The bus factor in the WordPress project

During WordCamp Europe 2017 in Paris, there was a Q&A session with Matt Mullenweg. I wanted to ask him a question, but due to high demand and restricted time, I never got to ask him. I guess Matt is a busy person, so I don’t expect him to actually answer this question himself. But maybe someone in the WordPress community has answers, insights or ideas?

A person is the CEO of one of the most important WordPress-related companies. WordPress would probably not have been such a success without this company: They are constantly contributing with a huge amount of hours spent on development, community support, marketing and probably on more areas than what I am aware of. Even their CEO has been the release lead for multiple WordPress releases; most recently WordPress 4.8 which was released this month.

I belive the same person is the leader of the WordPress Foundation, which holds the WordPress trademark. They organize and take care of a lot of all things WordPress.

The websites, and all the infrastructure there, are privately owned by the same single person. This is where you find WordPress itself, themes, plugins, documentation, discussions, the issue tracker, and pretty much everything of the infrastructure that WordPressers rely on.

It looks like The WordPress project and community relies heavily on this single person.

In this world nothing can be said to be certain, except death and taxes.

– Benjamin Franklin

I don’t know, or want to know, anything about Matt Mullenweg’s taxes. But what happens when he will be prevented from running all of this? Is there a contingency plan?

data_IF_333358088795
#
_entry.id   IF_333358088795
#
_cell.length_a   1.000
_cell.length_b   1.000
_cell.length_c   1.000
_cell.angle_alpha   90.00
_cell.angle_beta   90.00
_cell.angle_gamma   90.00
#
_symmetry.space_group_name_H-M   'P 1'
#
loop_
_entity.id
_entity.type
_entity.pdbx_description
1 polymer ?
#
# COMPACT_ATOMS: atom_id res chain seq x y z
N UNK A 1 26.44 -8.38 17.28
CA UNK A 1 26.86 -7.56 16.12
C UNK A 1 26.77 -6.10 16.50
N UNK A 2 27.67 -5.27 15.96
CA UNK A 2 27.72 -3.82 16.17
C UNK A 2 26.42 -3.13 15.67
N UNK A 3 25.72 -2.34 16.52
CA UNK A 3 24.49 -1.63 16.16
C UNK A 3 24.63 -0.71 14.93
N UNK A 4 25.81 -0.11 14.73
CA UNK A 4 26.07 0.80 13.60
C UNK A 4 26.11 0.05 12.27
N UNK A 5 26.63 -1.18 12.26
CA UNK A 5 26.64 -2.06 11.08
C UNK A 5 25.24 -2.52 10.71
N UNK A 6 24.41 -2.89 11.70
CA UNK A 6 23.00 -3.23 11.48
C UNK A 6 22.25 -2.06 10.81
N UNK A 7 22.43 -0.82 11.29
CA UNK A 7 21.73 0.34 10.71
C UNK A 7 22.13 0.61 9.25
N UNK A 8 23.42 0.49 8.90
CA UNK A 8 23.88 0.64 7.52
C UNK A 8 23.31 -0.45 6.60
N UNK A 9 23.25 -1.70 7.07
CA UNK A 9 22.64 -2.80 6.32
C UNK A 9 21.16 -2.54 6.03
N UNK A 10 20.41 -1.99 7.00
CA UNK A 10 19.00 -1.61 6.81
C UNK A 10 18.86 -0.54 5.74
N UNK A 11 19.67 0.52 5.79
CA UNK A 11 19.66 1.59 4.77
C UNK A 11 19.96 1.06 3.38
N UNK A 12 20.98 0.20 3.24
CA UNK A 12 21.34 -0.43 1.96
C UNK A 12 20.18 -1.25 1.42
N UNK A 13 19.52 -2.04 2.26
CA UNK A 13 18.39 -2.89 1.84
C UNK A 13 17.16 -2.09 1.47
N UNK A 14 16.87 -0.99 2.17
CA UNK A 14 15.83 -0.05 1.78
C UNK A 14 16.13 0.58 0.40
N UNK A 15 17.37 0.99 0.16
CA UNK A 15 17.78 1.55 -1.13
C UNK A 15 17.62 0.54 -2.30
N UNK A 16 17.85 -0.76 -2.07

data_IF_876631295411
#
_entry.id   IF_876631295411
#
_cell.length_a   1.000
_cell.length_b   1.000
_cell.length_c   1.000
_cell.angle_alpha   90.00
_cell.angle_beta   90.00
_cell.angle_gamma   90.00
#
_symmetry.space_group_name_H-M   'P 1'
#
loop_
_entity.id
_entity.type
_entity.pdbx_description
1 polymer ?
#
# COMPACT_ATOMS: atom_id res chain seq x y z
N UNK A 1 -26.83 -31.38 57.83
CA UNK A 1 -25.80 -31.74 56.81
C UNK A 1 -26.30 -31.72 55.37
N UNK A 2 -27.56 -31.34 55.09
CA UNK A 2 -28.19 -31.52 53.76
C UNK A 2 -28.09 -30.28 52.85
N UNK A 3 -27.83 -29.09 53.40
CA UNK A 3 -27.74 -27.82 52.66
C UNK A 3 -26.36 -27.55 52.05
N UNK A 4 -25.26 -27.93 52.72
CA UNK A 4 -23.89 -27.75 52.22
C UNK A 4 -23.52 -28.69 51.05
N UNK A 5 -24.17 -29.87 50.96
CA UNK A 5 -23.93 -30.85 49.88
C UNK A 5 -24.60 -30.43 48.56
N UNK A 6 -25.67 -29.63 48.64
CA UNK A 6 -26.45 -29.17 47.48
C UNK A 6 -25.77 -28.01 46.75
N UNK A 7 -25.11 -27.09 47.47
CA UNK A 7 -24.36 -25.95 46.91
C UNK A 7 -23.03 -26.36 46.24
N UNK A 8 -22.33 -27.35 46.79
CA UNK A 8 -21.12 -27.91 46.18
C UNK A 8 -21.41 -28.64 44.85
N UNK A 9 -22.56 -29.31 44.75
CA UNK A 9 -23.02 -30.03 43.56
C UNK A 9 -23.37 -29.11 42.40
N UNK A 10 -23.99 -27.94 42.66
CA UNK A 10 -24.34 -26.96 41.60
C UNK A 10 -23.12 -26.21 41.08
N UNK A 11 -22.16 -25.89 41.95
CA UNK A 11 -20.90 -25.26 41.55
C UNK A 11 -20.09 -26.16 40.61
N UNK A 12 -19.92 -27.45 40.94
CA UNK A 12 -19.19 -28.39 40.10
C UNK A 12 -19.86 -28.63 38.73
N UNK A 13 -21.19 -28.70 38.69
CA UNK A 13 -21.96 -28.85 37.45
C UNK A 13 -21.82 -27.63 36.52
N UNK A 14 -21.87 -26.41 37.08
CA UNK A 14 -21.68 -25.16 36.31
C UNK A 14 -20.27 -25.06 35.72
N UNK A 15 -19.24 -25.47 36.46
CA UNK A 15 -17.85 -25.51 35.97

Automattic is, as far as I know, a very profitable corporation and does probably have a contingency plan. They are also very far from the only contributor to WordPress. If, in a worst-case scenario, Automattic stops contributing to WordPress, they will be missed, but we will overcome.

There seems to be very little information on the Foundation available online. How is the organization governed? Does it have a contingency plan? Will it become some sort of democracy instead of a benevolent dictatorship? Will it dissolve into nothing?

And what about the entire technical infrastructure that WordPress so heavily rely on? Who will own it? Who will run it? Who will pay all the bills for it – which I can only assume is quite a bill? Do we have a contingency plan for it?

Do we have a contingency plan for WordPress?

Note: Please do not consider any statement in this post as a fact. My question is based on my understanding of how things are being run. I might be wrong.

Six reasons why I love WordCamps

This weekend I was at WordCamp Berlin, met a lot of great people, and watched a lot of interesting presentations. WordCamps are actually quite informal by themselves, but at the afterparties, people are really letting their shoulders down and it often seems like people are long-time personal friends. If you open up to it, it won’t take long until people will give you feedback on whatever you have released in public.
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